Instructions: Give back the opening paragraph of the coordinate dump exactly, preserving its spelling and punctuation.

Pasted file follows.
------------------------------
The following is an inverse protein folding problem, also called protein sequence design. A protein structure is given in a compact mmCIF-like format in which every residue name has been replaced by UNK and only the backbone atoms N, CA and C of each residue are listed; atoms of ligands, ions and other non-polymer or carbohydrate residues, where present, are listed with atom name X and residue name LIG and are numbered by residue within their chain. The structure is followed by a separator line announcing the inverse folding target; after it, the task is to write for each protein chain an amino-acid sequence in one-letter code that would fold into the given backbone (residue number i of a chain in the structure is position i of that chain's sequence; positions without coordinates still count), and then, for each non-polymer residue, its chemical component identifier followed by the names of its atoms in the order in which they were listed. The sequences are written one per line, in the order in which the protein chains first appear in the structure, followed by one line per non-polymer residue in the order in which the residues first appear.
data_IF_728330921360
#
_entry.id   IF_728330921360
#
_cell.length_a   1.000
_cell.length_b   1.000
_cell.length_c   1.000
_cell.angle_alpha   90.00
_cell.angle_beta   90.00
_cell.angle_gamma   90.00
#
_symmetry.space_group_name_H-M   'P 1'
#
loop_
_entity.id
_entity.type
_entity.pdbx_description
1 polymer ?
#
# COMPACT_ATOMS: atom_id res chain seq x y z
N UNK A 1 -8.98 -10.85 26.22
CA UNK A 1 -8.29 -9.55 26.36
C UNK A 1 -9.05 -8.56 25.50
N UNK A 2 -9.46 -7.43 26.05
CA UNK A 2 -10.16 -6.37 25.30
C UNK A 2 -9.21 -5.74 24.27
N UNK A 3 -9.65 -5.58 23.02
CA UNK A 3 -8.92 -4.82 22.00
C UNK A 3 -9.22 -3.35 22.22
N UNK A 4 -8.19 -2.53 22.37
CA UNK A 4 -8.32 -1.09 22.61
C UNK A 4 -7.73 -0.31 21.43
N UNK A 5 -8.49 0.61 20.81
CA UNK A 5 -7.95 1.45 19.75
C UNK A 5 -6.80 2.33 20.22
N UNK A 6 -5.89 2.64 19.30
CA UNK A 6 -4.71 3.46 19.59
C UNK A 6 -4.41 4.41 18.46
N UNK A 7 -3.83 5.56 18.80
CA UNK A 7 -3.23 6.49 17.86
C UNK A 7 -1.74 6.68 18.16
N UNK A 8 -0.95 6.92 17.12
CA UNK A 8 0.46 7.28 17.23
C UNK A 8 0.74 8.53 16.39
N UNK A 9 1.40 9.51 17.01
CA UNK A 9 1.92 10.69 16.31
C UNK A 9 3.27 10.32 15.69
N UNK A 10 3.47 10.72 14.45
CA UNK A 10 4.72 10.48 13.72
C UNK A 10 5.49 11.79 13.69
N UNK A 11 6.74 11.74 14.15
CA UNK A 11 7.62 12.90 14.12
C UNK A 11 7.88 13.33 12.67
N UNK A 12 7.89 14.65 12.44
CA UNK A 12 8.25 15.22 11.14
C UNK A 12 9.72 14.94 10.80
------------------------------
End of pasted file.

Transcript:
The following is an inverse protein folding problem, also called protein sequence design. A protein structure is given in a compact mmCIF-like format in which every residue name has been replaced by UNK and only the backbone atoms N, CA and C of each residue are listed; atoms of ligands, ions and other non-polymer or carbohydrate residues, where present, are listed with atom name X and residue name LIG and are numbered by residue within their chain. The structure is followed by a separator line announcing the inverse folding target; after it, the task is to write for each protein chain an amino-acid sequence in one-letter code that would fold into the given backbone (residue number i of a chain in the structure is position i of that chain's sequence; positions without coordinates still count), and then, for each non-polymer residue, its chemical component identifier followed by the names of its atoms in the order in which they were listed. The sequences are written one per line, in the order in which the protein chains first appear in the structure, followed by one line per non-polymer residue in the order in which the residues first appear.